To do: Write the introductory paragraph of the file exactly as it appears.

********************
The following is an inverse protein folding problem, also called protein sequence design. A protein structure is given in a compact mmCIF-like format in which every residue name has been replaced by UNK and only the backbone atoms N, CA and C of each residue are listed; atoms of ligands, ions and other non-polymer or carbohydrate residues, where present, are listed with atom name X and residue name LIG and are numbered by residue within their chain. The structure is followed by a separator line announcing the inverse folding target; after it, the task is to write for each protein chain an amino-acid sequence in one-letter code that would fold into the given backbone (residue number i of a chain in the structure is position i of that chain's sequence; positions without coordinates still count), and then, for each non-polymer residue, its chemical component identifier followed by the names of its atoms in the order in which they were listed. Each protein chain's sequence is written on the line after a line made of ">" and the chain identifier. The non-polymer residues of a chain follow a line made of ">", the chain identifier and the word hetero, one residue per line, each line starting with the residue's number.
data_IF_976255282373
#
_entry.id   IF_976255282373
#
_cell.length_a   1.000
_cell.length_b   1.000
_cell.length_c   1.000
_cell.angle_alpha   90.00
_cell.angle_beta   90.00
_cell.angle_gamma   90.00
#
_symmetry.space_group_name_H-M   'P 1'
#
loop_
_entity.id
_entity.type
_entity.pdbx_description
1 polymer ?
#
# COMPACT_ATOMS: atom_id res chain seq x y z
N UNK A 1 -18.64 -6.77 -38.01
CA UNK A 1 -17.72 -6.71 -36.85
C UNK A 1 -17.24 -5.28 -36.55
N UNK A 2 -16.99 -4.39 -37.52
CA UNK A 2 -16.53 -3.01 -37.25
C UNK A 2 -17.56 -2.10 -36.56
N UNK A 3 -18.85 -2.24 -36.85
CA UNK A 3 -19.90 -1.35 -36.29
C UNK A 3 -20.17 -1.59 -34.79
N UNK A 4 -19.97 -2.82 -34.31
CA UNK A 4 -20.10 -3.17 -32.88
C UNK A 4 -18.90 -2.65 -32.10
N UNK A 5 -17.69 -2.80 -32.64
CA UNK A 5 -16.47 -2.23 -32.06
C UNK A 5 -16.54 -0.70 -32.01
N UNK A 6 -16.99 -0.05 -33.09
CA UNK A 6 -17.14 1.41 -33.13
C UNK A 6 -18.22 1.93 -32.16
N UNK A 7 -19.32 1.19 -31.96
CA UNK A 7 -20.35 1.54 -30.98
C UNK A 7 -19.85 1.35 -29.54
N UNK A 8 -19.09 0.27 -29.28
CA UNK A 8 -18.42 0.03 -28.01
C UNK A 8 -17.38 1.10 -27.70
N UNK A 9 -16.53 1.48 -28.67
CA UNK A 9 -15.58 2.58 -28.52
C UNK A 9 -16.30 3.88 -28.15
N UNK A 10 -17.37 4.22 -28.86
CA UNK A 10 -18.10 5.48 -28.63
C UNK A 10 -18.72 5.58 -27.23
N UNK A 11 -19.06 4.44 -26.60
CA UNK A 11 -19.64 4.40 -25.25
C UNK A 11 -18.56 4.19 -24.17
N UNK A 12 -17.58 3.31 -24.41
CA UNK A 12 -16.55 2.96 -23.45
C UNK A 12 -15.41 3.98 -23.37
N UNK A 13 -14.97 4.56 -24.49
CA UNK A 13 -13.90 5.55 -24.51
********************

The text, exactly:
The following is an inverse protein folding problem, also called protein sequence design. A protein structure is given in a compact mmCIF-like format in which every residue name has been replaced by UNK and only the backbone atoms N, CA and C of each residue are listed; atoms of ligands, ions and other non-polymer or carbohydrate residues, where present, are listed with atom name X and residue name LIG and are numbered by residue within their chain. The structure is followed by a separator line announcing the inverse folding target; after it, the task is to write for each protein chain an amino-acid sequence in one-letter code that would fold into the given backbone (residue number i of a chain in the structure is position i of that chain's sequence; positions without coordinates still count), and then, for each non-polymer residue, its chemical component identifier followed by the names of its atoms in the order in which they were listed. Each protein chain's sequence is written on the line after a line made of ">" and the chain identifier. The non-polymer residues of a chain follow a line made of ">", the chain identifier and the word hetero, one residue per line, each line starting with the residue's number.